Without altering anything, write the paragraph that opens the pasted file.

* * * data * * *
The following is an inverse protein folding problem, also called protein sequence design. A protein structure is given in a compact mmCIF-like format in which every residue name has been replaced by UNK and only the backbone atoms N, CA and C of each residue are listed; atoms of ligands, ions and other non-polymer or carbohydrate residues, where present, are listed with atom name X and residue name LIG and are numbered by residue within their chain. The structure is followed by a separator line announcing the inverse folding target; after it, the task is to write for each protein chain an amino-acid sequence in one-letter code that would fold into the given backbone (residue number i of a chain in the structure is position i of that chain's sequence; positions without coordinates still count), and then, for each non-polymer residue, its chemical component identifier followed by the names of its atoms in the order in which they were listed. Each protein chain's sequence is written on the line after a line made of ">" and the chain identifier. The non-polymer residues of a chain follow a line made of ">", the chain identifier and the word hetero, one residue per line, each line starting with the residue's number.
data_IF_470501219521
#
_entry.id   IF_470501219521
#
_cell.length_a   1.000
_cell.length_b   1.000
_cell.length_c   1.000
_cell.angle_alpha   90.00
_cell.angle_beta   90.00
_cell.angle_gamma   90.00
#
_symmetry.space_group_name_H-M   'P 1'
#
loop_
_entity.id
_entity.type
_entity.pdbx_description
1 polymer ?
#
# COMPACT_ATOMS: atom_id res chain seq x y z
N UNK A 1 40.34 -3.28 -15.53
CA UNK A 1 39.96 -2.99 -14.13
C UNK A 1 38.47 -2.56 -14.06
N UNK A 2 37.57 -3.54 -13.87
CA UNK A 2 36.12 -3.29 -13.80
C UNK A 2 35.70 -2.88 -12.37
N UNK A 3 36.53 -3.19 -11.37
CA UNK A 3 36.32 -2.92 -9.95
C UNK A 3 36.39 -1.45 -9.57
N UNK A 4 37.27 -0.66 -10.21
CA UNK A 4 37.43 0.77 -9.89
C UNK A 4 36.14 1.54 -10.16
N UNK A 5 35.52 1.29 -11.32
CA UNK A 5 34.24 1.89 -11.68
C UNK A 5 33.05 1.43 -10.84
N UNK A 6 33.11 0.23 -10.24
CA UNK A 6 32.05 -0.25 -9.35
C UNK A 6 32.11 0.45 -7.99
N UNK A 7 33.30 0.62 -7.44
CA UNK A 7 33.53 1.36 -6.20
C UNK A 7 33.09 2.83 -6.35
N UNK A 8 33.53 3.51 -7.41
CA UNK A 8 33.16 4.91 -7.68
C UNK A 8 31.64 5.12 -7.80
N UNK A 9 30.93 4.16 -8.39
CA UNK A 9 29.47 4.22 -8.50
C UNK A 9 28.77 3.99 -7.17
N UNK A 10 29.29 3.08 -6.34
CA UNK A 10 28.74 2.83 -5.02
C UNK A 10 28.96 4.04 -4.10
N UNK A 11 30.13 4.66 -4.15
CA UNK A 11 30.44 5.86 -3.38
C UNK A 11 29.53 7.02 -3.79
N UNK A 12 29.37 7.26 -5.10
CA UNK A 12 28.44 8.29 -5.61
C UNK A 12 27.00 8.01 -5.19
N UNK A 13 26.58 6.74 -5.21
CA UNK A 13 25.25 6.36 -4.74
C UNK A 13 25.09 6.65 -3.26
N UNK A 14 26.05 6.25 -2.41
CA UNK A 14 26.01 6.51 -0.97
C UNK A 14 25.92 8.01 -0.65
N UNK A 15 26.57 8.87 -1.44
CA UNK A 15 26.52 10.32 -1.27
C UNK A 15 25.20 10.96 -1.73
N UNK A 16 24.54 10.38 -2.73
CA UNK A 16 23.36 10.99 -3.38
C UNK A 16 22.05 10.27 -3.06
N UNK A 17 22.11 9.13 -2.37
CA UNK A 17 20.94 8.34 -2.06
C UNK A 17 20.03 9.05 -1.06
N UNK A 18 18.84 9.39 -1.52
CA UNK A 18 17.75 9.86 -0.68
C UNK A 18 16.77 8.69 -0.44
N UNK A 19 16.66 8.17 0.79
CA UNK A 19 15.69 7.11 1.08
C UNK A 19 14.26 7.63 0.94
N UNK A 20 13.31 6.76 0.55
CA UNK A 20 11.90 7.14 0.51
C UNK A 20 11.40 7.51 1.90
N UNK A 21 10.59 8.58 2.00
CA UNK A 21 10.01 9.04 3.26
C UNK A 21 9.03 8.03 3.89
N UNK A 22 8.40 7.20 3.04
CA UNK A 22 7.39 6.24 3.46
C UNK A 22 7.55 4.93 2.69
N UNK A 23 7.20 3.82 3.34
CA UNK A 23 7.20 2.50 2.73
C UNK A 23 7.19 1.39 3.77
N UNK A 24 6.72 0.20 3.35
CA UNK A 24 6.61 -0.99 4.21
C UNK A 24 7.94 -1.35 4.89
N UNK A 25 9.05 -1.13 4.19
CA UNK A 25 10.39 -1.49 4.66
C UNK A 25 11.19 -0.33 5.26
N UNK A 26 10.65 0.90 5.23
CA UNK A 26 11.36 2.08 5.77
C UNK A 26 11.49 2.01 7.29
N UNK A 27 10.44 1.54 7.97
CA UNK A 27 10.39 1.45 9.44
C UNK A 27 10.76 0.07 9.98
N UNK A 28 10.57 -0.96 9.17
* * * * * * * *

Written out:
The following is an inverse protein folding problem, also called protein sequence design. A protein structure is given in a compact mmCIF-like format in which every residue name has been replaced by UNK and only the backbone atoms N, CA and C of each residue are listed; atoms of ligands, ions and other non-polymer or carbohydrate residues, where present, are listed with atom name X and residue name LIG and are numbered by residue within their chain. The structure is followed by a separator line announcing the inverse folding target; after it, the task is to write for each protein chain an amino-acid sequence in one-letter code that would fold into the given backbone (residue number i of a chain in the structure is position i of that chain's sequence; positions without coordinates still count), and then, for each non-polymer residue, its chemical component identifier followed by the names of its atoms in the order in which they were listed. Each protein chain's sequence is written on the line after a line made of ">" and the chain identifier. The non-polymer residues of a chain follow a line made of ">", the chain identifier and the word hetero, one residue per line, each line starting with the residue's number.